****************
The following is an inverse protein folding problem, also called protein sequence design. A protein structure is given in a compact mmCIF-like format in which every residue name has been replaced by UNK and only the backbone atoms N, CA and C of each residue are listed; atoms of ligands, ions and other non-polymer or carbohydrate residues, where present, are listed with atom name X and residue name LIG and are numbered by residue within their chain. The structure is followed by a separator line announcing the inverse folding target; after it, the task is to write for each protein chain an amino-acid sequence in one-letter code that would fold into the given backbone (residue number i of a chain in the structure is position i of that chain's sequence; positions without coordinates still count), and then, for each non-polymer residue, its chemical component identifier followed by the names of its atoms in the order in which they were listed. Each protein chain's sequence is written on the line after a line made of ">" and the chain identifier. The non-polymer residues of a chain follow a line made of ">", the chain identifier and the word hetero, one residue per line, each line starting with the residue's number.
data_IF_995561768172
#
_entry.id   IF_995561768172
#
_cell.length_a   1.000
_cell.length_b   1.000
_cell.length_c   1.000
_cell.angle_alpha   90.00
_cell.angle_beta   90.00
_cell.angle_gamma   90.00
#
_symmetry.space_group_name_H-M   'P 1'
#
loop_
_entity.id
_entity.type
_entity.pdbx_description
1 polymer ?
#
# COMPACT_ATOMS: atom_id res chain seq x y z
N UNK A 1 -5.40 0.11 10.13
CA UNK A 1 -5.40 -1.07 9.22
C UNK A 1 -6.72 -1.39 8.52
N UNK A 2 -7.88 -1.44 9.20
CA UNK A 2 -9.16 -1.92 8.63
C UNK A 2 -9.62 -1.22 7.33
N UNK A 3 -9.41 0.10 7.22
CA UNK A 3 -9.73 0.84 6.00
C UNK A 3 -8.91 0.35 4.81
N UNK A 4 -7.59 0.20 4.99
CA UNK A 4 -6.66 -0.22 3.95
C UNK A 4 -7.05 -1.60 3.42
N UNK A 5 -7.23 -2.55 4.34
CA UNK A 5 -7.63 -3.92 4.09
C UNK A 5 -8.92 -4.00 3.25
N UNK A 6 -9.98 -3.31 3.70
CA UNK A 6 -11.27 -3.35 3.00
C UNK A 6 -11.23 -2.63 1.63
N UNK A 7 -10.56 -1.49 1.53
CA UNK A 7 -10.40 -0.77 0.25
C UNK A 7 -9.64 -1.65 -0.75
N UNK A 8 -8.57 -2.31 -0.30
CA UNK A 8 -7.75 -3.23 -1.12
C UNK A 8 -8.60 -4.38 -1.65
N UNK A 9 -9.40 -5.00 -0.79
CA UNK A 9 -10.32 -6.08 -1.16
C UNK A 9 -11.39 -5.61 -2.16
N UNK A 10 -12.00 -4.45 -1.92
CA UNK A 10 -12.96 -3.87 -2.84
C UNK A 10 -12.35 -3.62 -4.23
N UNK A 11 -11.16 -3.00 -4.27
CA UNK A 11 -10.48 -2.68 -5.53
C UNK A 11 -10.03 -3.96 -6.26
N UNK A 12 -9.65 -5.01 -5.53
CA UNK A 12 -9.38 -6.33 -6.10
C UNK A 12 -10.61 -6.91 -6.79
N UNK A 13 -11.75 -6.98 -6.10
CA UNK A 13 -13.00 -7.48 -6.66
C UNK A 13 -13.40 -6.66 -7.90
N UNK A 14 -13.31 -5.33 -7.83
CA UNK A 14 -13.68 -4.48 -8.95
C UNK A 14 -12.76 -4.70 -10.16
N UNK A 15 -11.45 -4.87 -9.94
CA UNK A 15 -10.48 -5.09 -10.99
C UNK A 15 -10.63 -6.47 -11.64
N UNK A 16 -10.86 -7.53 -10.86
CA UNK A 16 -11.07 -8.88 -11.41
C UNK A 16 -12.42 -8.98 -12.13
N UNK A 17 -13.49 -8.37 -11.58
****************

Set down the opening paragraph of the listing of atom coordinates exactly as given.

The following is an inverse protein folding problem, also called protein sequence design. A protein structure is given in a compact mmCIF-like format in which every residue name has been replaced by UNK and only the backbone atoms N, CA and C of each residue are listed; atoms of ligands, ions and other non-polymer or carbohydrate residues, where present, are listed with atom name X and residue name LIG and are numbered by residue within their chain. The structure is followed by a separator line announcing the inverse folding target; after it, the task is to write for each protein chain an amino-acid sequence in one-letter code that would fold into the given backbone (residue number i of a chain in the structure is position i of that chain's sequence; positions without coordinates still count), and then, for each non-polymer residue, its chemical component identifier followed by the names of its atoms in the order in which they were listed. Each protein chain's sequence is written on the line after a line made of ">" and the chain identifier. The non-polymer residues of a chain follow a line made of ">", the chain identifier and the word hetero, one residue per line, each line starting with the residue's number.